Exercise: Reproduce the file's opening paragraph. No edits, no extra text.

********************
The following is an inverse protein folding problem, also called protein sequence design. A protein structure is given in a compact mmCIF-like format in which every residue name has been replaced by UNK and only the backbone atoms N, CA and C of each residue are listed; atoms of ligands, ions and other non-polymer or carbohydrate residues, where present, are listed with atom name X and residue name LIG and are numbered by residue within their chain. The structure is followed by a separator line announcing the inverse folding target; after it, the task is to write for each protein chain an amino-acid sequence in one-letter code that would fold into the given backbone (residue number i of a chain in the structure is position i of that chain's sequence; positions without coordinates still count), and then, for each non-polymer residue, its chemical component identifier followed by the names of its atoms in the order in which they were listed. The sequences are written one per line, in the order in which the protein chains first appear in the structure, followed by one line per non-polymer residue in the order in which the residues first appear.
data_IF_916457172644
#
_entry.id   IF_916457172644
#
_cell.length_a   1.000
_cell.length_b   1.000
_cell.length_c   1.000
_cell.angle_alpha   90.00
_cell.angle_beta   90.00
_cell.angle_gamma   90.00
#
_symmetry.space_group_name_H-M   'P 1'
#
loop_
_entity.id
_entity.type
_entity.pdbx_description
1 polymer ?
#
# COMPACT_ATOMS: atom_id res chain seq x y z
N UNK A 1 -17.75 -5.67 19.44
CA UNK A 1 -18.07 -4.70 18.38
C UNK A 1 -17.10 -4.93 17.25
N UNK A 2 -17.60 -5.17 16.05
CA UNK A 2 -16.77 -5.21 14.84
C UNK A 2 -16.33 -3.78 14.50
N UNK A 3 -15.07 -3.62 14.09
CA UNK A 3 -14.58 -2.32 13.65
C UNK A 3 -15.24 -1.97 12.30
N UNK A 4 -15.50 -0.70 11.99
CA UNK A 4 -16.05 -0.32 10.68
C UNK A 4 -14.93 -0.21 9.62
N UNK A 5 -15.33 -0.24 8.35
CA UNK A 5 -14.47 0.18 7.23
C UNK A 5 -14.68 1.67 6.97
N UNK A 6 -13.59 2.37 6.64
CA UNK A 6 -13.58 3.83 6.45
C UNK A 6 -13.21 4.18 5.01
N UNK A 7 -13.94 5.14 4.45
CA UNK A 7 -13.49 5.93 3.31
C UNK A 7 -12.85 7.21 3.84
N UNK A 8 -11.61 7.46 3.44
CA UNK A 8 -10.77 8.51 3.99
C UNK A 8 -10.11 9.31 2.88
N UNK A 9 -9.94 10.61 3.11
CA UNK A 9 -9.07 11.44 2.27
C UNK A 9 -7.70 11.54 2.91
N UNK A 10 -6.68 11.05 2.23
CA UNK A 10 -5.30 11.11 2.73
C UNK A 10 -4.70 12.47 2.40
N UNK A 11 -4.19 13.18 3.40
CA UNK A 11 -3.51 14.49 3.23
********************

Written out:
The following is an inverse protein folding problem, also called protein sequence design. A protein structure is given in a compact mmCIF-like format in which every residue name has been replaced by UNK and only the backbone atoms N, CA and C of each residue are listed; atoms of ligands, ions and other non-polymer or carbohydrate residues, where present, are listed with atom name X and residue name LIG and are numbered by residue within their chain. The structure is followed by a separator line announcing the inverse folding target; after it, the task is to write for each protein chain an amino-acid sequence in one-letter code that would fold into the given backbone (residue number i of a chain in the structure is position i of that chain's sequence; positions without coordinates still count), and then, for each non-polymer residue, its chemical component identifier followed by the names of its atoms in the order in which they were listed. The sequences are written one per line, in the order in which the protein chains first appear in the structure, followed by one line per non-polymer residue in the order in which the residues first appear.